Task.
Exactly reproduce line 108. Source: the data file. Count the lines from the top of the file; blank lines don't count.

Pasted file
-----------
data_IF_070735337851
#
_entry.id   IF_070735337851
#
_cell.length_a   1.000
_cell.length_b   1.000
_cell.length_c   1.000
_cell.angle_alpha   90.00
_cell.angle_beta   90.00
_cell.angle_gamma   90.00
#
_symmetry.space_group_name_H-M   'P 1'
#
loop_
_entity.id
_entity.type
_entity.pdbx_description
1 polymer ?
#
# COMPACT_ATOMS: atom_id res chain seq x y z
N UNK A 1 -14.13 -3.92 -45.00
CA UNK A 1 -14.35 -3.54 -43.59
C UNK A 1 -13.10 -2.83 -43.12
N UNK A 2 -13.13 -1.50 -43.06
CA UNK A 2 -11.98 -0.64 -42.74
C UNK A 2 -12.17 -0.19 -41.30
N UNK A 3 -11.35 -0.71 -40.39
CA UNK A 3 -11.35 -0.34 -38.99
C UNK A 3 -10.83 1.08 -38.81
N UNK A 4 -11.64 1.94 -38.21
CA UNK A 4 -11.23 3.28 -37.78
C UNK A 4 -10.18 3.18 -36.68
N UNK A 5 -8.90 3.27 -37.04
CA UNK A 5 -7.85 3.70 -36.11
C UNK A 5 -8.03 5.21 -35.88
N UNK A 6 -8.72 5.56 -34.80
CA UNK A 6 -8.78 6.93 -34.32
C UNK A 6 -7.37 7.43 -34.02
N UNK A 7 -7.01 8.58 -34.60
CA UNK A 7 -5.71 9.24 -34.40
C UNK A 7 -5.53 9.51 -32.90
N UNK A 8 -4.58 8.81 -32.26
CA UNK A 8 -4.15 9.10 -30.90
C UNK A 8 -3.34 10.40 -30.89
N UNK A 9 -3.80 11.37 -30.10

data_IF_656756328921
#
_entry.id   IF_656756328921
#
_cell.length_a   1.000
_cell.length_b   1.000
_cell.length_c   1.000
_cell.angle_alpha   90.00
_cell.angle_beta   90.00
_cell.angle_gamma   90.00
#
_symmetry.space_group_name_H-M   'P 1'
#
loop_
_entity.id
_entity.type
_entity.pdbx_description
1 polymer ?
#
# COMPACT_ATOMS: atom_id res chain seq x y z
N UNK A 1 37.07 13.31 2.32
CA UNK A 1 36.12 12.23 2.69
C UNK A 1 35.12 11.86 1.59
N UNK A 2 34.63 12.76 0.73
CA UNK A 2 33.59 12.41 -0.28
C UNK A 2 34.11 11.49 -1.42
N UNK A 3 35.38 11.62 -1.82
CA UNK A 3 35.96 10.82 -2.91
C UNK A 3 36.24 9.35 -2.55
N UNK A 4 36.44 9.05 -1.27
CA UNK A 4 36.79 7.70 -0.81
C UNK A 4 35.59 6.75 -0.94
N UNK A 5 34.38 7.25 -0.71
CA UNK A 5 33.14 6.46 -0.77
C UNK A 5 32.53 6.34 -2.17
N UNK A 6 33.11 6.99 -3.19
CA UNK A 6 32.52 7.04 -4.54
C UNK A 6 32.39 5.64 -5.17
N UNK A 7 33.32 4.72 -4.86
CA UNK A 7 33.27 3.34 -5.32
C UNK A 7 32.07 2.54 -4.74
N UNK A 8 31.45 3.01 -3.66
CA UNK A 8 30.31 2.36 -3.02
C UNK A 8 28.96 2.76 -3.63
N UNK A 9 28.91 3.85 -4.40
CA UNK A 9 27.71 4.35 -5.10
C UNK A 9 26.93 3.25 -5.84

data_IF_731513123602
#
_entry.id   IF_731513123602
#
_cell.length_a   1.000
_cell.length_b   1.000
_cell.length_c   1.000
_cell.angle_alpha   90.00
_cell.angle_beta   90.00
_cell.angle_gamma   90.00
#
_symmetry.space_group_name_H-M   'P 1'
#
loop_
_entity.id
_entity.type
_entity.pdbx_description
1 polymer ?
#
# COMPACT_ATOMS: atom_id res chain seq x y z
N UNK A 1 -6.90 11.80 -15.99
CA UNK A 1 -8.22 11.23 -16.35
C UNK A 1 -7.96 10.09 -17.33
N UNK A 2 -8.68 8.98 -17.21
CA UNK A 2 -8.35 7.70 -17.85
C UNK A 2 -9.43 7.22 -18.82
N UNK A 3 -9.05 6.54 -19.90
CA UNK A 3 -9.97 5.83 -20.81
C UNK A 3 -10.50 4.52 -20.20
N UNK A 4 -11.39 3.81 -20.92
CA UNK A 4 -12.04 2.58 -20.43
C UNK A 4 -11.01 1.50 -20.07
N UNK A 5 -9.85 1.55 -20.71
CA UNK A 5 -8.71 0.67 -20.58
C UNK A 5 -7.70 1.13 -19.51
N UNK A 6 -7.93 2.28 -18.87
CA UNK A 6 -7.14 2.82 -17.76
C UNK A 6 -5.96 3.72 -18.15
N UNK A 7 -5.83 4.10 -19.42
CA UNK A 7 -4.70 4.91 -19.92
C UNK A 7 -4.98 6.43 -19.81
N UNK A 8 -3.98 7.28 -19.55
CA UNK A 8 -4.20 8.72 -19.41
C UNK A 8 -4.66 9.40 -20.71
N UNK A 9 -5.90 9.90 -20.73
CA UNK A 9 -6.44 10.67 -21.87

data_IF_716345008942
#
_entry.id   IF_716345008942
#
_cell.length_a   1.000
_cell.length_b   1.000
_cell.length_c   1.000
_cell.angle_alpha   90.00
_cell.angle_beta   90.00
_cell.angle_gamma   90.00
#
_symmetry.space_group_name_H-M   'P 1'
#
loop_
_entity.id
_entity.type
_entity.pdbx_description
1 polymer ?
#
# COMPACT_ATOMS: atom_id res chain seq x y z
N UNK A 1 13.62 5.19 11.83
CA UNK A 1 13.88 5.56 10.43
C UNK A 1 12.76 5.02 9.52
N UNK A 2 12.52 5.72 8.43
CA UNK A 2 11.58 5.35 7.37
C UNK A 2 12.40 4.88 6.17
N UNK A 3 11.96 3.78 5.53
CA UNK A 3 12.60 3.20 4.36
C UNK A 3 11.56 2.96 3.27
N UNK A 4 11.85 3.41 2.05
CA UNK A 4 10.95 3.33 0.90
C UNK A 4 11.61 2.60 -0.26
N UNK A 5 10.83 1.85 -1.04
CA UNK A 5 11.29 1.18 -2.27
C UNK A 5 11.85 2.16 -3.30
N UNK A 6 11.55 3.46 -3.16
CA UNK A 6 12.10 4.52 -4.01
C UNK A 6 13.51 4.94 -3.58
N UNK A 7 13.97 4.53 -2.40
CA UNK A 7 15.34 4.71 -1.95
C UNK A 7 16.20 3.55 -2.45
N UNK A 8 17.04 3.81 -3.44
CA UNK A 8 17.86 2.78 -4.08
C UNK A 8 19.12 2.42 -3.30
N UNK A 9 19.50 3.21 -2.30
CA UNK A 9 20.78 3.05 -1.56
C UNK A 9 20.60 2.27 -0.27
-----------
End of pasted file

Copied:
_entity.type